If a stranger sends an unexpected document to you, use routine security and basic common sense: Just hit the delete key, and be done with it. Don't open it "just in case" or "just to see." Assume that any unexpected file from a stranger is a security threat, and simply delete it. In the very unlikely event that anything even slightly valuable is lost this way, the sender can always resend it, along with an explanation as to who they are, what's being sent, and why. And then, you'll know what it is--it will no longer be an unexpected document from a stranger.
OK, what if you get a file from someone who's not a stranger? Or, what if you're in an office or collaboration setting, and need to open documents from people you may not know well, or at all. Or what happens if you have to exchange documents with people whom you know to be poor security risks?
Or--let's face it, some people can't resist peeking--what happens if you do get a document from a stranger, and you can't bring yourself to delete it?
In all these cases, the steps under "Preventing Instant-Send Attacks" initially come into play: Use your antivirus tools to verify that the document is basically OK; tell your firewall to suspend Internet traffic; open the document, and use Word's built-in "Show Field Code" function (Shift-F9) or Bill Coan's "Hidden File Detector" (http://www.wordsite.com/HiddenFileDetector.html) to reveal any hidden fields and objects inside the document. Only proceed if the document comes up clean.
Next, before you alter the document in any way, simply close it. If you get a "Save" prompt, that means something inside the document changed. If you didn't make any changes, then you know that something built into the document did, and without your knowledge. Don't save the document, and don't send it to anyone until you know what's going on inside, and why.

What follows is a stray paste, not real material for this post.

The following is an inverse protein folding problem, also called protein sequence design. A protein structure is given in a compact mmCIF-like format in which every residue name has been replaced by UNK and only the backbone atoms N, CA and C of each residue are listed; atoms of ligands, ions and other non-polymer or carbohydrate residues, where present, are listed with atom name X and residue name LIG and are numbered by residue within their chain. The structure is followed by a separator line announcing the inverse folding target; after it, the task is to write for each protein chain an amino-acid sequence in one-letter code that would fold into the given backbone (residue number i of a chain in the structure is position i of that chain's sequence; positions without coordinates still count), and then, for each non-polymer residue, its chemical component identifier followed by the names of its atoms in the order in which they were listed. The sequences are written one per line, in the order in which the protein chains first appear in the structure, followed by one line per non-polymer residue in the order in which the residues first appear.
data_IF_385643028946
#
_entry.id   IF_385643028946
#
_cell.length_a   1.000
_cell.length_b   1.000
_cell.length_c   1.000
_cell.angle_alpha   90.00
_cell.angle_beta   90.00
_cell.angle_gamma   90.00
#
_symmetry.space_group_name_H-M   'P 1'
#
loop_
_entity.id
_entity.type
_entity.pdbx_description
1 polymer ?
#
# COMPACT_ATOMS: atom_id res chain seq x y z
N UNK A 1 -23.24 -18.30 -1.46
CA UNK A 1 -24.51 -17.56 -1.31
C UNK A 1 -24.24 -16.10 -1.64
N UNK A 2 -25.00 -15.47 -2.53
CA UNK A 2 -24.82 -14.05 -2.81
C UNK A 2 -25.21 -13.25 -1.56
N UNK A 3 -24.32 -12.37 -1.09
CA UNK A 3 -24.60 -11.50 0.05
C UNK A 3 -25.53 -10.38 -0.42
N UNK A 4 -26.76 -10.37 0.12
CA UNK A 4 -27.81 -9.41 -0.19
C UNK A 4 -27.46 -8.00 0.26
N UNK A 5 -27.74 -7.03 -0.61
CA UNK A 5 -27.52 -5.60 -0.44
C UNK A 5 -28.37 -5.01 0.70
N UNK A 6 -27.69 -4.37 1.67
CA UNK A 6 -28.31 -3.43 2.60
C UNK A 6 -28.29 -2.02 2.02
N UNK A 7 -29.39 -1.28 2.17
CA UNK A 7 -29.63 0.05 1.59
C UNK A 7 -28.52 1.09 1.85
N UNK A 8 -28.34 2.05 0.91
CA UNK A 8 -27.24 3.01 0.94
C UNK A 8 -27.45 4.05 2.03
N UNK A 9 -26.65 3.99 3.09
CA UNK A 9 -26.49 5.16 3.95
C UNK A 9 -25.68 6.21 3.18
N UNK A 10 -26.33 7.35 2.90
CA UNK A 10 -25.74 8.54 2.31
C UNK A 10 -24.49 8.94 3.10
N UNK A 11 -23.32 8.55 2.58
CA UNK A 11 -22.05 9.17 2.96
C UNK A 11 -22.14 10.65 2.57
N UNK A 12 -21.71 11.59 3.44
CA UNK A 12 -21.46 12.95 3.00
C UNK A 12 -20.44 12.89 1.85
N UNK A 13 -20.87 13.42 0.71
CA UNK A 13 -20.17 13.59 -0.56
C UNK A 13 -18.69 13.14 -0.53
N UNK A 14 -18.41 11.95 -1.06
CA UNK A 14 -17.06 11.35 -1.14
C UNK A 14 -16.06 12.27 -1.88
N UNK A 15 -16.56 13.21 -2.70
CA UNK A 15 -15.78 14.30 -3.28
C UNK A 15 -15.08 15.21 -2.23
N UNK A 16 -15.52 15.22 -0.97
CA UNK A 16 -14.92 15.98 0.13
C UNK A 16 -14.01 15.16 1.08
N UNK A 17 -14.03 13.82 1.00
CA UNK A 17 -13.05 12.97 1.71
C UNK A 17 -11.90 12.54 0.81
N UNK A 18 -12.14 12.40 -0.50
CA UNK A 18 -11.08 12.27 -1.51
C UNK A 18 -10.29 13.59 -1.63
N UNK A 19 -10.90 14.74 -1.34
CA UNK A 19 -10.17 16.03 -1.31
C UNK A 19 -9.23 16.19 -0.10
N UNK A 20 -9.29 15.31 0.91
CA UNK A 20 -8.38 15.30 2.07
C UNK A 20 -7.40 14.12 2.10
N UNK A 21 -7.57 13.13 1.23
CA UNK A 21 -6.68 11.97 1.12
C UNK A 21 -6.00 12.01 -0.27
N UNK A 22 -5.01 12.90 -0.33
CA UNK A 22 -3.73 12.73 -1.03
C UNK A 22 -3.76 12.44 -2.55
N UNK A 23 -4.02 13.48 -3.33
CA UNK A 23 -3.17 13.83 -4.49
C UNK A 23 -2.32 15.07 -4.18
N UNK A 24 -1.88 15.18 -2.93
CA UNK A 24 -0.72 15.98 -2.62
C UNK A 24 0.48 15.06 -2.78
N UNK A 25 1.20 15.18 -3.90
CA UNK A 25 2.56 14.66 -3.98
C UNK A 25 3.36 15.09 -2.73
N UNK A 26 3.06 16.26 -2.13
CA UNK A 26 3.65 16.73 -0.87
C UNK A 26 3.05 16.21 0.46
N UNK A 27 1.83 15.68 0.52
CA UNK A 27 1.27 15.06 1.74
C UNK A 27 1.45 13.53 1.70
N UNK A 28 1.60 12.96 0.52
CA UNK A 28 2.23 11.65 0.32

Major Risk? Not Hardly
As hidden fields have been built into Word since Word 97, and this issue is just now coming to light, I think any claim that this was a "gaping security hole" was overblown to begin with: If it were that bad, it would have been discovered and exploited long ago. Plus, the new patch greatly reduces the odds of an embed-and-remail attack succeeding, even if you don't take the extra steps we outlined above.
But the key to preventing any--any--kind of Trojan Horse attack is to remember that those attacks require at least some level of complicity, passivity, or carelessness on the part of the recipient for the attack to succeed. With or without any patches or other security enhancements, the general steps above--taking literally a few extra seconds when you first access a new document to stop any instant attacks and to manually scan for other embedded nasties--will help protect you from this and all similar issues with any kind of document, now and in the future.
So: Was this "hidden field" issue a problem? Yes. But it was and is a relatively minor one with risks you easily can reduce to truly insignificant levels. As with most Trojans, a little common sense and caution will go a long way toward keeping you--and your documents--secure.
What's your take? Is Fred underplaying the risk of this problem? What other steps can you take to help prevent this kind of attack from succeeding? Join the discussion!
To discuss this column with other readers, please visit Fred Langa's forum on the Listening Post.